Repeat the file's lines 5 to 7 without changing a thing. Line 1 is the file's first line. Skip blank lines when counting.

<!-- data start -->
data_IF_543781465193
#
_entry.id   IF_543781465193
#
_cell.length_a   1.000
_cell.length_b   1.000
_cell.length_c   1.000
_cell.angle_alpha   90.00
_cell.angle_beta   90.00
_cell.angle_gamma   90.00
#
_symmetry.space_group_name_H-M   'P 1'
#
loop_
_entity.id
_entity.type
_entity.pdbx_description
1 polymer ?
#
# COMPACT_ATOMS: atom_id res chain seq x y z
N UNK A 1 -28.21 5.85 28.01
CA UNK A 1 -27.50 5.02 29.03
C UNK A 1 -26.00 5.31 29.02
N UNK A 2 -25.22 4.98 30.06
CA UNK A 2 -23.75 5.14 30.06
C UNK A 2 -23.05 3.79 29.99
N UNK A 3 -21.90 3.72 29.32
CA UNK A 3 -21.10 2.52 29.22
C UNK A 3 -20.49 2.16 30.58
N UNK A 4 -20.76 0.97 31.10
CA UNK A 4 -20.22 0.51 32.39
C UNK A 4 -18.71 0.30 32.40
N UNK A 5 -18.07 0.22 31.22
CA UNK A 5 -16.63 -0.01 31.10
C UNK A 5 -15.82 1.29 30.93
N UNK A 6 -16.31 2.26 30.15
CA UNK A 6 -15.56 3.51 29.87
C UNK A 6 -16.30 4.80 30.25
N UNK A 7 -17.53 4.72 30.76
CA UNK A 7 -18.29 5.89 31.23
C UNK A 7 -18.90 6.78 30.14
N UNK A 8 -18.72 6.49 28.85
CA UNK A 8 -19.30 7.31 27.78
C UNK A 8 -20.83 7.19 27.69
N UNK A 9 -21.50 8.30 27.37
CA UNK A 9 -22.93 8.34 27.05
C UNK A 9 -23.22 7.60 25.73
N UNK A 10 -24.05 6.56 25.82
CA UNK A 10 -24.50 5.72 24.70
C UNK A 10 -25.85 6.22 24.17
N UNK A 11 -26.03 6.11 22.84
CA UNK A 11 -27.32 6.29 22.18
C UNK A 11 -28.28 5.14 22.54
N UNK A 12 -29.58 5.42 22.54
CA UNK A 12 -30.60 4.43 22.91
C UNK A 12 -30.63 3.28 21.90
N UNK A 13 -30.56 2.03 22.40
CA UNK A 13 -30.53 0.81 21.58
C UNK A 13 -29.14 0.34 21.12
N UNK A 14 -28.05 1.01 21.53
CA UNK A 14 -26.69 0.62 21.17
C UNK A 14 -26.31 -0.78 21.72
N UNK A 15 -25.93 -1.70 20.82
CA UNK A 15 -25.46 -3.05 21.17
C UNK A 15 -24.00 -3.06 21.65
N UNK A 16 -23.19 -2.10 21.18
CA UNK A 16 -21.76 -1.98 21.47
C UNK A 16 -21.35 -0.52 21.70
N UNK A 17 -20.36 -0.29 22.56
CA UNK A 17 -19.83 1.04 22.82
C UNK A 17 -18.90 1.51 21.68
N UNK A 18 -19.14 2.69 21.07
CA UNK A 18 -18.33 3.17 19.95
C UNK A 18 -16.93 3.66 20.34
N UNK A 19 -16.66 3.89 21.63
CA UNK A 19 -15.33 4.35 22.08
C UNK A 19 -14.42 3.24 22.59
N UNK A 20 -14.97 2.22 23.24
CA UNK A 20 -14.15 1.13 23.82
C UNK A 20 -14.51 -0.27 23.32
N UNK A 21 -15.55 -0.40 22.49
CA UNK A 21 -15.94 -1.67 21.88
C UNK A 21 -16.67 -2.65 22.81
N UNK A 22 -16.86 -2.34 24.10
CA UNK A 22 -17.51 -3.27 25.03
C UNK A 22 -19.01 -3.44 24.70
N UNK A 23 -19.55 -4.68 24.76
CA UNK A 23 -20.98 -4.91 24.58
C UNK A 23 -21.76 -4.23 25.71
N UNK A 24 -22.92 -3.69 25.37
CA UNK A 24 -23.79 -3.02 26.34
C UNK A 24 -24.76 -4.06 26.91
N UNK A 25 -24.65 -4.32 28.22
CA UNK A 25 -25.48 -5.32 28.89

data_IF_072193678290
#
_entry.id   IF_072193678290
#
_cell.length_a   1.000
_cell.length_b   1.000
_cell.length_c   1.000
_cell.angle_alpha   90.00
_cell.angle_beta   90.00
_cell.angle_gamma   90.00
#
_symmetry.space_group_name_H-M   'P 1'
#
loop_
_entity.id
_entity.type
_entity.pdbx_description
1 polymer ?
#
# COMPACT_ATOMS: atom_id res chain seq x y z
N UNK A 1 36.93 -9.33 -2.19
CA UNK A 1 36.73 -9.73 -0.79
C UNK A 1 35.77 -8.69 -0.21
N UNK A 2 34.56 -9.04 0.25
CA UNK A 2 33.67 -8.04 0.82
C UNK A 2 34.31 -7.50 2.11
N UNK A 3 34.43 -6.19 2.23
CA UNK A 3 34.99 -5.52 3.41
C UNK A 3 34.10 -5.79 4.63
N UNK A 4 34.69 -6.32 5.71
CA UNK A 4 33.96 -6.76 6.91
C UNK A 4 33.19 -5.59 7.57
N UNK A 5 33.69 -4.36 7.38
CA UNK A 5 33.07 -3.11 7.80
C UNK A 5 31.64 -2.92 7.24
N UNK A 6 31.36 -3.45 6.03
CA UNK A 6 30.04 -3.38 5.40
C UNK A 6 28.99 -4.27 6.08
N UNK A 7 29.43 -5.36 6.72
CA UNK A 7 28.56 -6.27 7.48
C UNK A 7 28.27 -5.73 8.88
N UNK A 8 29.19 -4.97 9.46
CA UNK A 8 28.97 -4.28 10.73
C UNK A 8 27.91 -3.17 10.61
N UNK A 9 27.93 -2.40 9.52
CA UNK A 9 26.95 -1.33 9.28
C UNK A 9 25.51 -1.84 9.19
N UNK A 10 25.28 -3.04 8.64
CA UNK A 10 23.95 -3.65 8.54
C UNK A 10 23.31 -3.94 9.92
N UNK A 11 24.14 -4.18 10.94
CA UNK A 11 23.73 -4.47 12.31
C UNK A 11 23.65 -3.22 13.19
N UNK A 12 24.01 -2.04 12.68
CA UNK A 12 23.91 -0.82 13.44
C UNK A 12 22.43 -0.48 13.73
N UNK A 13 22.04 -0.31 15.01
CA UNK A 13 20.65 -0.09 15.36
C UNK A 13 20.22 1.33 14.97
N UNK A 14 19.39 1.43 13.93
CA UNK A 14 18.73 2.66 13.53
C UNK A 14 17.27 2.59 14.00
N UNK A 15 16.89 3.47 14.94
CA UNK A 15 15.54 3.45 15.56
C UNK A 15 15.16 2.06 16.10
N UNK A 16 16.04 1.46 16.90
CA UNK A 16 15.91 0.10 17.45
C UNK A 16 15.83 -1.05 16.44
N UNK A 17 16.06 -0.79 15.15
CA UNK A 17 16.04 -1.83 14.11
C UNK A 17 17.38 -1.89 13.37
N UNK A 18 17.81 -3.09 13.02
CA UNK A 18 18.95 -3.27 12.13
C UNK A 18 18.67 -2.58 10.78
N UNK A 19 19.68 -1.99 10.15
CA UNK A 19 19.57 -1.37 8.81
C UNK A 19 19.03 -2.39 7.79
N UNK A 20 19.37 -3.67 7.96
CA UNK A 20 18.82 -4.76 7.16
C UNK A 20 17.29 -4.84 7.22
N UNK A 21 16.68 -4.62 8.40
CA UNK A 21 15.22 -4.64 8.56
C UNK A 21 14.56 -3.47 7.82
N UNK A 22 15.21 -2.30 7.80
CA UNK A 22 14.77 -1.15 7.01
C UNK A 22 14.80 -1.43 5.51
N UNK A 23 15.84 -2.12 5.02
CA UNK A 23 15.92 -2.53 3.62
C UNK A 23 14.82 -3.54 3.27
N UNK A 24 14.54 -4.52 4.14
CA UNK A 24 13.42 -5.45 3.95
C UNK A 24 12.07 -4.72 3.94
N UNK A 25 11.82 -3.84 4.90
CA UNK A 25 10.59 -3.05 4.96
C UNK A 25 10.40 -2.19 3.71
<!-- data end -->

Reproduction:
_cell.length_a   1.000
_cell.length_b   1.000
_cell.length_c   1.000